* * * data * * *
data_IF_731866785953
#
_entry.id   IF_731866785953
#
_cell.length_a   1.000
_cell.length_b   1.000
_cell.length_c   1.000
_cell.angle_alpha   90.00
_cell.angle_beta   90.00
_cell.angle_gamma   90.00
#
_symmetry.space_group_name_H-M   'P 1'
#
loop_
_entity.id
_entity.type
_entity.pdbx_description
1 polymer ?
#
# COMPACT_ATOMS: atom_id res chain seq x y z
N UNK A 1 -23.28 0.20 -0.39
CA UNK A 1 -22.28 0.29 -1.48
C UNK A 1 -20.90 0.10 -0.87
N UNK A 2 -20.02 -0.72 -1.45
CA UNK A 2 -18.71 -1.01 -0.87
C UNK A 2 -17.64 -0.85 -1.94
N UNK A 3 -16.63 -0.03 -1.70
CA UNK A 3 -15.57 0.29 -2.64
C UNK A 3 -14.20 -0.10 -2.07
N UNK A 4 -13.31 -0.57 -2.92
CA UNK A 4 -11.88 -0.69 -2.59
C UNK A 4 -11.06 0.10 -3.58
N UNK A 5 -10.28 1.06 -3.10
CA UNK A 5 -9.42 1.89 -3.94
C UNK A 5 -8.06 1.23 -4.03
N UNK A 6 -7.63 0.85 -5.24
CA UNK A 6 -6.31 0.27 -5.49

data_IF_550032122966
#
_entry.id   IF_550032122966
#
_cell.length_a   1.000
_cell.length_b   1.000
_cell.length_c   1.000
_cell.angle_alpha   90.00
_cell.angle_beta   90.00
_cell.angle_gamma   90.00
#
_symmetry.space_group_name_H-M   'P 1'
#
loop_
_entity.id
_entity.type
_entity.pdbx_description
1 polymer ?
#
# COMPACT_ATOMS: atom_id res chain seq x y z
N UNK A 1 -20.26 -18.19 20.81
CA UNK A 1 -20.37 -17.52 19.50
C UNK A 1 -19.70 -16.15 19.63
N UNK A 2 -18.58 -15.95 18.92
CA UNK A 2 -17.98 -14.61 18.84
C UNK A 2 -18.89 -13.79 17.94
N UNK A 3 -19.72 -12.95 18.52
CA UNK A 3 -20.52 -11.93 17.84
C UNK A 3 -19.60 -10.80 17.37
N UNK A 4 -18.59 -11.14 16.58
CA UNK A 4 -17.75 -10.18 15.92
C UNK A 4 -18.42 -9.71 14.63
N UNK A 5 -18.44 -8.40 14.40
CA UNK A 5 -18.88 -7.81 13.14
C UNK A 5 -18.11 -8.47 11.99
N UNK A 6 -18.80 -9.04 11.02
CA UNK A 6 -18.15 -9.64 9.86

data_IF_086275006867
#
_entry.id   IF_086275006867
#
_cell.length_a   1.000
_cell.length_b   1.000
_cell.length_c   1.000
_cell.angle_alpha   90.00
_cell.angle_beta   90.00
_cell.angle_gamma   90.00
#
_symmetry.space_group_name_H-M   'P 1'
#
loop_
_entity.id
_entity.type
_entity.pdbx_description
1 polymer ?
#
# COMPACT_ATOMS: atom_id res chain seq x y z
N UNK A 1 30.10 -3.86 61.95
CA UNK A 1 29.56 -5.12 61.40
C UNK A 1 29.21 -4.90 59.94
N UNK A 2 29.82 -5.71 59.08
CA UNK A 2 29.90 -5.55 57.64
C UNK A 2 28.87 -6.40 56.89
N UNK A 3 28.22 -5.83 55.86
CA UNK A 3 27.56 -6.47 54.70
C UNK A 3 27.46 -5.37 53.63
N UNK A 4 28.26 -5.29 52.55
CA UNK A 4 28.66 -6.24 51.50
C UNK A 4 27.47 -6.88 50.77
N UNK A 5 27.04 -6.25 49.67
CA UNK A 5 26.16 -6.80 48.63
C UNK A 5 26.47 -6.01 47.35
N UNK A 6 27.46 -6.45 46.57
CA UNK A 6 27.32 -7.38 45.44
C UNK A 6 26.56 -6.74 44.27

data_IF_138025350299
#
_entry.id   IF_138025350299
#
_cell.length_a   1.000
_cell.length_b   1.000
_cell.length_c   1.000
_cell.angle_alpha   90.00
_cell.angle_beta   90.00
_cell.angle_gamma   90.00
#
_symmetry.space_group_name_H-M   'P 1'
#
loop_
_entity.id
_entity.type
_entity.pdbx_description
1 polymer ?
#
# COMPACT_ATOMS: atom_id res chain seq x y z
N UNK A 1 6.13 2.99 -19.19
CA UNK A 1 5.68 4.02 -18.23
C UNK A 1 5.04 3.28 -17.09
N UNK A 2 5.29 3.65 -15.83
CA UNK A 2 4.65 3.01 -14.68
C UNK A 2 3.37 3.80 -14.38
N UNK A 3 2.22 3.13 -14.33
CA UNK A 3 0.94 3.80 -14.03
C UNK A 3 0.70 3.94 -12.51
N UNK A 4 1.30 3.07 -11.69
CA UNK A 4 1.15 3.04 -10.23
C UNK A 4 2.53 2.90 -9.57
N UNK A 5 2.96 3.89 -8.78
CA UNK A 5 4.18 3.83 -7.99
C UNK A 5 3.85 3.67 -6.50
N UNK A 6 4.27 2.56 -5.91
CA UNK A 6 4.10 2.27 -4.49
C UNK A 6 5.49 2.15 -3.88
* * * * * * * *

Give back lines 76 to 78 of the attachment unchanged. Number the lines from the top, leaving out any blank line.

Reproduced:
#
_entry.id   IF_086275006867
#